A rendering of what the Bryn Mawr station on the Red Line would look like once the project is complete. [CTA]
CITY HALL — City officials are set to approve plans Wednesday for a new tax increment financing district designed to fund a $2.1 billion renovation of the Red and Purple CTA train lines.
But time is of the essence — the plan must be approved Wednesday and submitted to federal officials by the end of the day to have a shot at winning federal approval before President Barack Obama leaves office.
City officials are racing the clock because $1.1 billion in federal money is on the line — and there are no guarantees the money will still be there after Jan. 20, when businessman-turned-politician Donald Trump takes the oath of office.
The first such district is set to be created between North and Devon avenues along the Red and Purple Line tracks. It is expected to generate $622 million. Those funds — plus $428 million in other CTA money — will be used to match the federal grant and fund the project, officials said.
CTA Chief Planning Officer Carole Morey told the City Council that the project includes plans to rebuild the 100-year-old embankment that supports the track between Lawrence and Bryn Mawr avenues, making it possible for six to eight more trains per hour to travel from Howard to 95th streets on the Red Line.
That should prevent riders from having to wait as packed train after packed train passes by, Morey said.
The reconfigured flyover requires the CTA to acquire and demolish 16 buildings to have enough space to separate Brown Line tracks from Red and Purple Line ones and speed train cars through what is now a bottleneck.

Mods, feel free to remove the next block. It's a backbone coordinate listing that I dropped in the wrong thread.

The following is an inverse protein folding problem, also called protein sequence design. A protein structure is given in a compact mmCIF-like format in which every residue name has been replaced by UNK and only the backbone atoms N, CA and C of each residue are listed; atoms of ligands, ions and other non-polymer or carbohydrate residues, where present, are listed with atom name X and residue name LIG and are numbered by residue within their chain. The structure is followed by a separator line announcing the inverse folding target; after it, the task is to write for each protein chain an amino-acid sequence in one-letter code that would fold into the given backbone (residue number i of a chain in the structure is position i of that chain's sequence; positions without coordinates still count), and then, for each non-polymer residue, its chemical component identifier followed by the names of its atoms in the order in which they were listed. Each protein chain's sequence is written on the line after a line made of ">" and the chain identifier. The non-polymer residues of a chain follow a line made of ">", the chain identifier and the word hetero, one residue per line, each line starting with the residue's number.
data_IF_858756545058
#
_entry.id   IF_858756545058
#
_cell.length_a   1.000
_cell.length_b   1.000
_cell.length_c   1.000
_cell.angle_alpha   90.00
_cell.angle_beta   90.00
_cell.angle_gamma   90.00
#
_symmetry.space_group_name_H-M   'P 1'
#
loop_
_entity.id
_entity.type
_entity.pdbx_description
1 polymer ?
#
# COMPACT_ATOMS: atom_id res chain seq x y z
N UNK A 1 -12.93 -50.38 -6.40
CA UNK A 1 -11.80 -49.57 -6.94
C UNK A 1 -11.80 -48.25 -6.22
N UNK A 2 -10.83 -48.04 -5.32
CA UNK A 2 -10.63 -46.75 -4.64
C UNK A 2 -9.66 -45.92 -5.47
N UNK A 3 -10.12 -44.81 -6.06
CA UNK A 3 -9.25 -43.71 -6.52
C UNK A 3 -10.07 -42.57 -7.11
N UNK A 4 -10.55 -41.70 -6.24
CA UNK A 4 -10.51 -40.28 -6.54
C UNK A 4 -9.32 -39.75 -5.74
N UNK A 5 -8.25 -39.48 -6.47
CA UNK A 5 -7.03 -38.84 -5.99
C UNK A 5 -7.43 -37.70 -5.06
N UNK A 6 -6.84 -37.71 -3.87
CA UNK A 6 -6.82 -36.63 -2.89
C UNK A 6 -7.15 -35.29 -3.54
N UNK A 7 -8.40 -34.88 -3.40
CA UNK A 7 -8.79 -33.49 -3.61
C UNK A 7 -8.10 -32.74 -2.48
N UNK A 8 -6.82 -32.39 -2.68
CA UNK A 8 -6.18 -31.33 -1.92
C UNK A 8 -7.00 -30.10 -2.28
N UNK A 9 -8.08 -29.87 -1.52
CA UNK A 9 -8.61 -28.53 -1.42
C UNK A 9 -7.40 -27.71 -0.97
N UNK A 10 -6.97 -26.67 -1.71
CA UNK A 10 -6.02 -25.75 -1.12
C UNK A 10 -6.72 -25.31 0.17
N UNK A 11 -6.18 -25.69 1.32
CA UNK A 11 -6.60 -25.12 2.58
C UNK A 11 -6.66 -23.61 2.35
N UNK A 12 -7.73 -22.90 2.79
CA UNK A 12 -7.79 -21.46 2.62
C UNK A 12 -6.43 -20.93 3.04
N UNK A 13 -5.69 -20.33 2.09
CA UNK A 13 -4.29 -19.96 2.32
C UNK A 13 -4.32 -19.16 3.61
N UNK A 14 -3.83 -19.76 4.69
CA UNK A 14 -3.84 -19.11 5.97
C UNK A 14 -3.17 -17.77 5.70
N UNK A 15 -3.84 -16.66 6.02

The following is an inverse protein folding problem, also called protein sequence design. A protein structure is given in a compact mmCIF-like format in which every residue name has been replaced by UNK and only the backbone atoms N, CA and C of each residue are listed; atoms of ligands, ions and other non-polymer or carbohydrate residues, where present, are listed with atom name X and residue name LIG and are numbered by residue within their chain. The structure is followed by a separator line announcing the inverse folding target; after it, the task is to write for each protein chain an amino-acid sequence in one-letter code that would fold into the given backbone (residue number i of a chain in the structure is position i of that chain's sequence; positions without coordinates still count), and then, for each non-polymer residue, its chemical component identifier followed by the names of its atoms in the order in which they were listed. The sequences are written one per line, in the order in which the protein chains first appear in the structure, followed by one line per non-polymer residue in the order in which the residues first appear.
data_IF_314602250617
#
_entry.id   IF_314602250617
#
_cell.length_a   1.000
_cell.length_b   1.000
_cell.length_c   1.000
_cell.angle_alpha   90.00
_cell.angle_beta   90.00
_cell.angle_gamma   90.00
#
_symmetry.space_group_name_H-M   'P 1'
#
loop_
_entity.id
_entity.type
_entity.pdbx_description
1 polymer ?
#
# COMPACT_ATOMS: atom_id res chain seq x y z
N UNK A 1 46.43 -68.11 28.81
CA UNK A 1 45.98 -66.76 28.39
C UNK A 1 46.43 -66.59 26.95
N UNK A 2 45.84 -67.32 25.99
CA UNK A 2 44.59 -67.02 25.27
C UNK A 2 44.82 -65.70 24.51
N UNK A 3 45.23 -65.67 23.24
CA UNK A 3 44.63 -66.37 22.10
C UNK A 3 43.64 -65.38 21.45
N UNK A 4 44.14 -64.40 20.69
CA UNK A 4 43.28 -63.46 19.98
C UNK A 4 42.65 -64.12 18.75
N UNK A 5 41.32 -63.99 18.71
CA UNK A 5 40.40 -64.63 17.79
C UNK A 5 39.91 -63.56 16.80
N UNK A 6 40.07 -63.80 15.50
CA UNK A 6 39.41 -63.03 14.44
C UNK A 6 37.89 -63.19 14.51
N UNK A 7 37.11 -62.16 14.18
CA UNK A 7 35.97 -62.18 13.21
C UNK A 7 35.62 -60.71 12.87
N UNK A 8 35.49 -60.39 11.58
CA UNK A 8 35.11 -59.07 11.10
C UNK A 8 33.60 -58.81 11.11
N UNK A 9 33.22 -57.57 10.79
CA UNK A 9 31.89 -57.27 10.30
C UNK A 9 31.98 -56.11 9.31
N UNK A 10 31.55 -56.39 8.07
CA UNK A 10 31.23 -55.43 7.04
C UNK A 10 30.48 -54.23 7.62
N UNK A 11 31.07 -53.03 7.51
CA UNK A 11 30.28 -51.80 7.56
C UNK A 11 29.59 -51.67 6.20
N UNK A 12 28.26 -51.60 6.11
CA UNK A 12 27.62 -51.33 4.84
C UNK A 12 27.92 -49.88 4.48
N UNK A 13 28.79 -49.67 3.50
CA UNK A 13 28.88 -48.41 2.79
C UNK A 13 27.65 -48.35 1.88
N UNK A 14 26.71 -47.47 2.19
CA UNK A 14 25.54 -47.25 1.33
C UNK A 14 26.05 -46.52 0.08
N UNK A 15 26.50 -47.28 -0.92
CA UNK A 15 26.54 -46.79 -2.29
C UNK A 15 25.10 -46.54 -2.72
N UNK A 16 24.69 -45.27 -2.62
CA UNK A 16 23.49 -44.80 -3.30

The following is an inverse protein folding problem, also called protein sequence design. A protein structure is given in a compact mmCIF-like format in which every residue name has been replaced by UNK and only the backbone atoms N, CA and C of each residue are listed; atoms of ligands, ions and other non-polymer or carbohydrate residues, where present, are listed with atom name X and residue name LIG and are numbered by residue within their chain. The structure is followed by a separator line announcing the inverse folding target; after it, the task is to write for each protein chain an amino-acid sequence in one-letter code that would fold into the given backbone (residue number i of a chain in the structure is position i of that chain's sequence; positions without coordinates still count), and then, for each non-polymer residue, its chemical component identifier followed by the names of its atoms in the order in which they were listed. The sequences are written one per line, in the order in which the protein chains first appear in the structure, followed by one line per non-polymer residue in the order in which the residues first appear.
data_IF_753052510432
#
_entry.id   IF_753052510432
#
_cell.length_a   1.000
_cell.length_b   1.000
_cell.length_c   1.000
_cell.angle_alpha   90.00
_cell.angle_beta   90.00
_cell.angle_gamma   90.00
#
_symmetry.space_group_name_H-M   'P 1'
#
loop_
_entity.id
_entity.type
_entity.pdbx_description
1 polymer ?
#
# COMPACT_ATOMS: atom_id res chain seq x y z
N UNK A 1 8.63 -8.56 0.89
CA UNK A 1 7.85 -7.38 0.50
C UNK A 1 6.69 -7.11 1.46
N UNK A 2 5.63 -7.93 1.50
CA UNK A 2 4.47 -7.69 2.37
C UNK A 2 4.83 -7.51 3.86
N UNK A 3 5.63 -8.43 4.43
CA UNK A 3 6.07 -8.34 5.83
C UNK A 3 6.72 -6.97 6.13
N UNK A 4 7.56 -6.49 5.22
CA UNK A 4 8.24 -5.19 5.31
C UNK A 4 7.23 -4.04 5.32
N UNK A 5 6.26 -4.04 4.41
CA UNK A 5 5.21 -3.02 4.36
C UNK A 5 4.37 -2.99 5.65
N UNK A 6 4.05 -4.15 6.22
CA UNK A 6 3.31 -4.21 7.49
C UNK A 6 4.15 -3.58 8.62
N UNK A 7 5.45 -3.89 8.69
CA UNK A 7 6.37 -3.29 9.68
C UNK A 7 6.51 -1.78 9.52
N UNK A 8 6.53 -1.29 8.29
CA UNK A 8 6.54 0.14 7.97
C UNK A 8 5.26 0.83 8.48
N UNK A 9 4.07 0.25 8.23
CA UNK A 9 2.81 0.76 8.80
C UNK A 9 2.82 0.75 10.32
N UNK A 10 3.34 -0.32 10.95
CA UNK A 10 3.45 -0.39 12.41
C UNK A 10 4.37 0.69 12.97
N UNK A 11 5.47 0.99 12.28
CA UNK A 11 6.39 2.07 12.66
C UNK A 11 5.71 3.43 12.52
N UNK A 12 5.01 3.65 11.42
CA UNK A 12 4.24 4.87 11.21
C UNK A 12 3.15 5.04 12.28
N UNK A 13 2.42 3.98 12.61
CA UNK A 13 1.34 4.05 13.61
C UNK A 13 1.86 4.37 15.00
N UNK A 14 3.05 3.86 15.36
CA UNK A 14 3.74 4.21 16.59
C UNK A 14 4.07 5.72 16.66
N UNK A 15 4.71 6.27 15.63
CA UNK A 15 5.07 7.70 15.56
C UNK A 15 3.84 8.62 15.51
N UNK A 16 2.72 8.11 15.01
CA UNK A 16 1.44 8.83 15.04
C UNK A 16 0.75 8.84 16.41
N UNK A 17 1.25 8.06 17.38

In 2014, more than 70 percent of voters in the 44th Ward voted against the project in a non-binding referendum.
Ald. Tom Tunney (44th) said during a City Council committee meeting Tuesday there was no doubt that the project was "really important" for the city.
"But in my ward, it will cause a lot of angst," Tunney said, adding that the planned construction, set to start next year, has already depressed the value of properties in his ward.
"These people are furious, and they have a right to be," Tunney said. "Residents and businesses are suffering."
But Ald. Harry Osterman (48th), whose ward is bisected by the Red and Purple lines, said creating a TIF district was the only option for the city, since Illinois' budget crisis — exacerbated by nearly two years of political gridlock — means there are no state funds available.
"This painful dust project has to happen," Osterman said, noting that it will solve the problem of slow zones and make four stations between Lawrence and Bryn Mawr avenues accessible to those with disabilities.
TIF districts capture all growth in the property tax base in a designated area for a set period of time, usually 20 years or more, and divert it into a special fund for projects designed to spur redevelopment and eradicate blight.
But to blunt criticism that TIF districts hurt the Chicago Public Schools, the school district will not see its share of property tax revenues lowered by the new transit TIF.
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